At the outbreak of the First World War, Lady Angela went as a volunteer to Dr Haden Guest's Hospital in Paris, where she took notes for the surgeons. A few weeks later she was in Boulogne and saw trains of wounded soldiers coming in, and was surprised that they were left on the quay for hours with no food or drink. In November 1914 she started a canteen for the soldiers in the station waiting-room. This turned into a string of canteens, formally known as the British Soldiers' Buffets, less formally as "Angelinas". Every train of wounded men was met by Lady Angela and her volunteers, largely friends and relations. At first, the supplies needed were funded by appeals in the newspapers, but in 1915, both the Red Cross and the British Soldiers' Buffets began to charge for their food and drink. In 1916, Lady Angela opened other canteens in Étaples, the main depôt and transit camp for the British Expeditionary Force in France, to which wounded men returned. One canteen was for the workmen building the British army camp there, another for the British soldiers who were drilled there, and a third in the railway station, feeding men on their way to the front. These canteens were often open all night as well as all day.[1][12][13] From the profits of her canteens, Forbes built fourteen recreational huts for the soldiers. However, senior officers found her abrasive, and Sir Douglas Haig, Commander of the British Expeditionary Force, was hostile to her. A few days after the Étaples mutiny of September 1917, she was ordered to leave the base, without any explanation, at which she protested, to no avail. On 5 February 1918 the case was raised in the House of Lords by her former lover Lord Ribblesdale, and Lord Wemyss (previously Lord Elcho) spoke at length in her defence. Lord Derby, the War Secretary, replied on behalf of the government, recognizing Lady Angela’s valuable work and her "zeal and ability".[14] It later transpired that the main accusations against her were that she had used the word "damn!" and had washed her hair in a canteen.[1]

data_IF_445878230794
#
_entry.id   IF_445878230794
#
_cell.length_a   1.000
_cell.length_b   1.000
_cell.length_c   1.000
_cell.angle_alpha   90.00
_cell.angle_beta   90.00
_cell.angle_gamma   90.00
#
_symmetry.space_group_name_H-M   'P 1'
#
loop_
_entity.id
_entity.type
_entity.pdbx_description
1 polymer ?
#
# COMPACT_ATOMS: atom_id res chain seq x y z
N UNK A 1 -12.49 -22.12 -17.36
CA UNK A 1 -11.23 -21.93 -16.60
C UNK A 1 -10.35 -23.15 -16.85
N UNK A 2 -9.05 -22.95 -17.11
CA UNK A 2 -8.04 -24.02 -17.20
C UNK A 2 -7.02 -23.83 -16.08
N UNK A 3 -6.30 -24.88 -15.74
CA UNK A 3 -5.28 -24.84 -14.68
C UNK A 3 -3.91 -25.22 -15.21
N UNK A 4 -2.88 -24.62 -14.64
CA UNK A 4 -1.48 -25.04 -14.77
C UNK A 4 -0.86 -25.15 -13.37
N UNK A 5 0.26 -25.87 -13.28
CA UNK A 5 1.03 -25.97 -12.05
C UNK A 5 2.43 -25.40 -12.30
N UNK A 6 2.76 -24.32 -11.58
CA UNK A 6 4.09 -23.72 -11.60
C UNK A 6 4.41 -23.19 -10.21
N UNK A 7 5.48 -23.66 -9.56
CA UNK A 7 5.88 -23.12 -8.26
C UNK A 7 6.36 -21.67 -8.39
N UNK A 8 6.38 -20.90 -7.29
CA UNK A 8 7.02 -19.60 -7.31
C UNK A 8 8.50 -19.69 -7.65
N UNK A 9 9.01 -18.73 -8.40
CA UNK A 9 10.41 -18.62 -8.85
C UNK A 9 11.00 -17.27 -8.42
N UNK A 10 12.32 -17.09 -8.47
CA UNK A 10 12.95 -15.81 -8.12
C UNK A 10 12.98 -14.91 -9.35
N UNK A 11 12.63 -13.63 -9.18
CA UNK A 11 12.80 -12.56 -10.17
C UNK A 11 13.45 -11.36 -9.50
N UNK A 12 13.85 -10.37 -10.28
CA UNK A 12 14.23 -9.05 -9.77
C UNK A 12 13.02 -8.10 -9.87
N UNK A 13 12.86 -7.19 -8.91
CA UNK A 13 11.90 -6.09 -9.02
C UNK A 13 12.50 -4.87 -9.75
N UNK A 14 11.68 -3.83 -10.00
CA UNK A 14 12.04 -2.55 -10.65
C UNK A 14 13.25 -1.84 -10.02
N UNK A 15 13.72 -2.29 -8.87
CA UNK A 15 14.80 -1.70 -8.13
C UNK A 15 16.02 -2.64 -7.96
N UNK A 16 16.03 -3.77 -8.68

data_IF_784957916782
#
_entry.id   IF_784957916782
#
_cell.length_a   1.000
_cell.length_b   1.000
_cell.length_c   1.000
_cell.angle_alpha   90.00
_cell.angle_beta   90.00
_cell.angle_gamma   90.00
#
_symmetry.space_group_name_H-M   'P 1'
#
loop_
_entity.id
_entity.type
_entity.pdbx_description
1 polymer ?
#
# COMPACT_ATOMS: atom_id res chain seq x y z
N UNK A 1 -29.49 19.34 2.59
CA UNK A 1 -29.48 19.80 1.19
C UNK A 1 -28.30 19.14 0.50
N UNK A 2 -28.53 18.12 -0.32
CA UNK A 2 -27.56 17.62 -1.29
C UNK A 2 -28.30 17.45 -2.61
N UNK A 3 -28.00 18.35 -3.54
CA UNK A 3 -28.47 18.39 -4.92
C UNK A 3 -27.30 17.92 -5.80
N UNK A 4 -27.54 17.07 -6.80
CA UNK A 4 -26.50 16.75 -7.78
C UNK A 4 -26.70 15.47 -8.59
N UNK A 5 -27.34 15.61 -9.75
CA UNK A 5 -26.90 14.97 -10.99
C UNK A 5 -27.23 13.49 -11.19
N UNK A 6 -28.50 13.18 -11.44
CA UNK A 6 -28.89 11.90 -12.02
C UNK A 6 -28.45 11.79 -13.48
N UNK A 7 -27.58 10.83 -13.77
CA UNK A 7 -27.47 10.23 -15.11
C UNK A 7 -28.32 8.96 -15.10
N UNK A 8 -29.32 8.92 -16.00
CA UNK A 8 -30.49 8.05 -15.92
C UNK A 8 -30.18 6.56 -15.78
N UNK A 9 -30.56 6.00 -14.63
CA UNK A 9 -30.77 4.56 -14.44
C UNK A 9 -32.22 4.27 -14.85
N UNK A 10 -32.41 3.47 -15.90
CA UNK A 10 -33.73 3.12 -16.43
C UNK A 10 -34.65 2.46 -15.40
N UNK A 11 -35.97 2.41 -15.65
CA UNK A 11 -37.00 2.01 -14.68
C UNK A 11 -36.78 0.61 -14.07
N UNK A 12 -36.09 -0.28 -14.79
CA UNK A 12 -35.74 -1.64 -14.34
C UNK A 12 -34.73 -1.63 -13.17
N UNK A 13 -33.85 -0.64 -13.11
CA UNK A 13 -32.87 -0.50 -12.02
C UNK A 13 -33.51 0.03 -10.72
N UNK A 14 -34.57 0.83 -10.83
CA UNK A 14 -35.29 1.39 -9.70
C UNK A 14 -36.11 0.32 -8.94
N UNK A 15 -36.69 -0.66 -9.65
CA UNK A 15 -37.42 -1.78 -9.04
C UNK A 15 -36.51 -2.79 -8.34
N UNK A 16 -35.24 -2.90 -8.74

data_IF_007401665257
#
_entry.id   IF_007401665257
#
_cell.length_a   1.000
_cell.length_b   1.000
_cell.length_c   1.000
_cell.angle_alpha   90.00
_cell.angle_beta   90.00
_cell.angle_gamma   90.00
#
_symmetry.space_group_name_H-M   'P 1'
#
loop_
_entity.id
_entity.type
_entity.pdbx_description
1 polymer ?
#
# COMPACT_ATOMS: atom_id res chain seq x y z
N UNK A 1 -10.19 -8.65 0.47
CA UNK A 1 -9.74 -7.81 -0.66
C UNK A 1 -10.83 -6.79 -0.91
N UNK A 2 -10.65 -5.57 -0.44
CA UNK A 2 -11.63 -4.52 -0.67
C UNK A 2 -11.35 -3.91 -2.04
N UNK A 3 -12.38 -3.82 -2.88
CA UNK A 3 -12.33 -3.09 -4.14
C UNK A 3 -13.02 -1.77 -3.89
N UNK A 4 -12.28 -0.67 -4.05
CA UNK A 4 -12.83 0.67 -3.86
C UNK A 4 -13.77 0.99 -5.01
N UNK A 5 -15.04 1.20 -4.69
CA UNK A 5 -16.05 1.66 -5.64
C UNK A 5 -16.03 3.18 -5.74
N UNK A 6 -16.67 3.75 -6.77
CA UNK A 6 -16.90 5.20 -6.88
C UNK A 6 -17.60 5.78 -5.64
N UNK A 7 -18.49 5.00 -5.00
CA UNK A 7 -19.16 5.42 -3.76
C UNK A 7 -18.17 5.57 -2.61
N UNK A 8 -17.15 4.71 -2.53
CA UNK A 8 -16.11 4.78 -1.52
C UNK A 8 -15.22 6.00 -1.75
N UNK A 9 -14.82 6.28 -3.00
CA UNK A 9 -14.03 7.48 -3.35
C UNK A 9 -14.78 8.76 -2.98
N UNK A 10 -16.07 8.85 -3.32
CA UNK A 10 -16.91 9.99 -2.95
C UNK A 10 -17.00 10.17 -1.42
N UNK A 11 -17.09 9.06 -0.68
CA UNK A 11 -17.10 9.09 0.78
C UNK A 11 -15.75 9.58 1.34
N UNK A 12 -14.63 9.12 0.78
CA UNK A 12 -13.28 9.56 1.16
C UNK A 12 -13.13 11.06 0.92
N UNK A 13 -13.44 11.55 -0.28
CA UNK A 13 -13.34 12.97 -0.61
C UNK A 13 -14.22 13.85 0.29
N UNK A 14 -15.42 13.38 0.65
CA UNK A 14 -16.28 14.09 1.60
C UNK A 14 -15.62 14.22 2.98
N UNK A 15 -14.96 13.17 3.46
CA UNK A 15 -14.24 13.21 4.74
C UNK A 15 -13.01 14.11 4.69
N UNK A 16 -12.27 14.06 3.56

After the war, Forbes started a short-lived training scheme for disabled soldiers, then a dress shop, and also tried to run Lord Wemyss’s Gosford House as a hotel. In 1921 she published her first book of memoirs, Memories and Base Details.[12] She reverted to her maiden name by deed poll in 1929. After travelling widely, she wrote about her travels in Fore and Aft (1932).[1]

Lady Angela Forbes died on the island of Jersey and was buried at Rosslyn Chapel, Midlothian, on 2 November 1950.[4]

Descendants[edit]

With her husband, who was a grandson of Sir Charles Forbes, 3rd baronet,[15] Forbes had two daughters:

In popular culture[edit]

Lady Angela appears as a character in the BBC television production The Monocled Mutineer (1986), played by Penelope Wilton.[16]

References[edit]

  1. ^ a b c d e f g h Clayre Percy, "Forbes [née St Clair-Erskine], Lady Angela Selina Bianca (1876–1950)" in Oxford Dictionary of National Biography (OUP, 2007)
  2. ^ Burke’s Peerage, volume 3 (2003), p. 3336
  3. ^ a b c d Burke's Peerage, volume 3 (2003), p. 340
  4. ^ a b Evangeline Holland, Lady Angela Forbes on her debut in society dated October 18, 2012, at edwardianpromenade.com, accessed 12 October 2018
  5. ^ Kirby Gate the Quorn at npg.org.uk, accessed 15 October 2018
  6. ^ Lady Angela Forbes, Memories and Base Details (1921), p. 79
  7. ^ Forbes (1921), p. 85
  8. ^ The Publisher, vol. 97 (1912), p. 140
  9. ^ Arthur Balfour, Mary Elcho, The letters of Arthur Balfour and Lady Elcho, 1885-1917 (Hamilton, 1992), p. 295
  10. ^ Joan Perkin, Women and Marriage in Nineteenth-Century England (2002), p. 109
  11. ^ Sitwell, Edith (1964). Taken Care Of: An Autobiography. Atheneum. ISBN 9781448201747. This household pest strongly resembled, in colour, figure and profile, and in general, an impression of tattered hairiness, an elderly gorilla afflicted with sex-appeal.
  12. ^ a b Lady Angela Forbes, Memories and Base Details (New York: G. H. Doran & Co., 1921)
  13. ^ Lady Cynthia Asquith: diaries, 1915–1918. (Hutchinson, 1968), p. 44
  14. ^ Lady Angela Forbes’s canteen, House of Lords debate on 05 February 1918 at parliament.uk, accessed 13 October 2018
  15. ^ Burke's Peerage, volume 1 (2003), p. 1274
  16. ^ Emma Hanna, The Great War on the Small Screen: Representing the First World War in Contemporary Britain (Edinburgh University Press, 2009), p. 124

External links[edit]